The renovation phase consisted of establishing a new extension between the front of the Buggarten and the glasshouses, that was destined for the collecting and research activities, including a large hall for temporary exhibitions, the underground storage facility, and the adaptation with today’s standards for public buildings. This entailed few changes in the respect of the initial form and the addition of two new fire escape stairwells.
Finally, the modernization of this 150-year-old historical building generated the enlargements of the lower and upper level to adapt to the museological requirements of the Albertina Museum, by producing adequate lighting, climate control, and security. And while the new space called “Factory” has been designed for exhibitions and performances, and is destined for the organization, the upper level continues to serve as a home for the Künstlerhaus.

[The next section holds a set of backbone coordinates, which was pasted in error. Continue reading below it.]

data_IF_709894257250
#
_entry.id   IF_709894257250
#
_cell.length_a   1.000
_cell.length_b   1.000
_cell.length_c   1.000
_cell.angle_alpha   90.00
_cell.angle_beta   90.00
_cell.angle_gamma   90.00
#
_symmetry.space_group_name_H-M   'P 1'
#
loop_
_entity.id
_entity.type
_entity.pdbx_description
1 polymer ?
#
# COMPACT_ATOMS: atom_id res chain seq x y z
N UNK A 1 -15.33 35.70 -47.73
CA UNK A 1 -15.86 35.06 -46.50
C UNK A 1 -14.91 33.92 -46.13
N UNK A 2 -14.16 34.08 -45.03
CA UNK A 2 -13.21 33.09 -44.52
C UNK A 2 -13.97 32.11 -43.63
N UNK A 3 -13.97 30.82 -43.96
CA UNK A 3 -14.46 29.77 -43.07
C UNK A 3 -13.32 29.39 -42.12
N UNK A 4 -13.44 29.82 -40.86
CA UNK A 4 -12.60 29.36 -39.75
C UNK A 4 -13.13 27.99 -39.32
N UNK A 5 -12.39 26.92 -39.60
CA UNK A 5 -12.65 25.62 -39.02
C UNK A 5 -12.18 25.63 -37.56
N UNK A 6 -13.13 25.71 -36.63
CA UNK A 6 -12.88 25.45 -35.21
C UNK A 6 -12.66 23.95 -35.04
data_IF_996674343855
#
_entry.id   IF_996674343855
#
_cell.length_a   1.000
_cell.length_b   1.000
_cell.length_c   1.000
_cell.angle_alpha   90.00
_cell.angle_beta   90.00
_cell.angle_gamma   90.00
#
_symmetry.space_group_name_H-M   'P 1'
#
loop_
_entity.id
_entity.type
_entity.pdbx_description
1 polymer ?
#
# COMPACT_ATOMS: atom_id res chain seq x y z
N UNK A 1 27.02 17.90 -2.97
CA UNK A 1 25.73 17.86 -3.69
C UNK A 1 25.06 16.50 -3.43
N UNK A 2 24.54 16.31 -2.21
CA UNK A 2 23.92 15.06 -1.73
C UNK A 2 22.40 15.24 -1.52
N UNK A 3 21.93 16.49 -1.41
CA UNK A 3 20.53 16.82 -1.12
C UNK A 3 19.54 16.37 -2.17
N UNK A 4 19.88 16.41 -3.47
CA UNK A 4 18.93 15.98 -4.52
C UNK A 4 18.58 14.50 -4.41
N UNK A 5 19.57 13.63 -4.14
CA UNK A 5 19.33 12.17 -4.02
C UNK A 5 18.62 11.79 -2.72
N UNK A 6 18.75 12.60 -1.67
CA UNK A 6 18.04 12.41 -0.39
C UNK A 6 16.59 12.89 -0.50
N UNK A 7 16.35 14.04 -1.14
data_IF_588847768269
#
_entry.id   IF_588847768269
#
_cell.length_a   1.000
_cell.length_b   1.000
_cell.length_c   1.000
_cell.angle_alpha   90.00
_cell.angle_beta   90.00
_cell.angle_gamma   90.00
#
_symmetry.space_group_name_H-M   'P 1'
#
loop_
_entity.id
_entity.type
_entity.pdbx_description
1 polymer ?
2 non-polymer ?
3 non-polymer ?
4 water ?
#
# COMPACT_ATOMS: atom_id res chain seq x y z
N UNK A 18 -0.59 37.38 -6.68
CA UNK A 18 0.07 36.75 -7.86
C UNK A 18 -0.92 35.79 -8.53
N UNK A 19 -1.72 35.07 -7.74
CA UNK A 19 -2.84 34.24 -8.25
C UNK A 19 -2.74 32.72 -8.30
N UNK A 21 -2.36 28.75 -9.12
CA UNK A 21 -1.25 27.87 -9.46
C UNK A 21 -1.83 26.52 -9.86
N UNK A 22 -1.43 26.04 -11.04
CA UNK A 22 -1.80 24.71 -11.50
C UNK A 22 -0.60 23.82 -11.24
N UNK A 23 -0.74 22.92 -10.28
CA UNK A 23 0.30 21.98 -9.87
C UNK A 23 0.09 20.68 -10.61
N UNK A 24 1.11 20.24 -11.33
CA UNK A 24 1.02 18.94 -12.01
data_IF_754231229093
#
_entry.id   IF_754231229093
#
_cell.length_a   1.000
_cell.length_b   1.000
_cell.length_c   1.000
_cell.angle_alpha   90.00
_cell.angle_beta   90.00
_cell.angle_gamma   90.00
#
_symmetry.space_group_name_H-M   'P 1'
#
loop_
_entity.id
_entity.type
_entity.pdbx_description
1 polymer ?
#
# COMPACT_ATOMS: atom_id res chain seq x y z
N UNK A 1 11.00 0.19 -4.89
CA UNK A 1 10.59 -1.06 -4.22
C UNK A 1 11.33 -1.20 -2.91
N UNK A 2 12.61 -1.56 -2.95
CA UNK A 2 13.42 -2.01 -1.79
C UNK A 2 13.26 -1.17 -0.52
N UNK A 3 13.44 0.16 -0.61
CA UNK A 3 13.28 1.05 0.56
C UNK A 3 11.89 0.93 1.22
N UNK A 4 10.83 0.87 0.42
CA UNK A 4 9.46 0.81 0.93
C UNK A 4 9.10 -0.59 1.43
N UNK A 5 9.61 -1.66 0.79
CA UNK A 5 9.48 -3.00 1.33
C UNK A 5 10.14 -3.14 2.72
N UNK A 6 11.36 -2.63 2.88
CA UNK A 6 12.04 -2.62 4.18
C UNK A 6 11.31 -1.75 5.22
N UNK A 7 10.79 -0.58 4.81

In 2003, the central courtyard was subject to a significant restoration to bring it back to its 19th-century appearance, where the façades were rebuilt according to Joseph Kornhäusel’s drawings. During the same year, the exterior entrance of the Museum was completed by Hans Hollein’s intervention called the “Soravia Wing” project.
The “Soravia Wing” Touch by Hans Hollein
The main entrance of the Albertina Museum is distinct by an elegant long metal flying parasol, in full contrast with the main building. It is a 64-meters wing-shaped cantilevered roof, made of titanium to cover the main access, where escalators and elevators were added inside the old walls to facilitate the circulation between the foyer level and the square. The intervention also included clearing a large vacuum of the damaged parts to make the old foundations brick walls of the Palace visible, generating a 7,50 meters height space, used for a café/bar.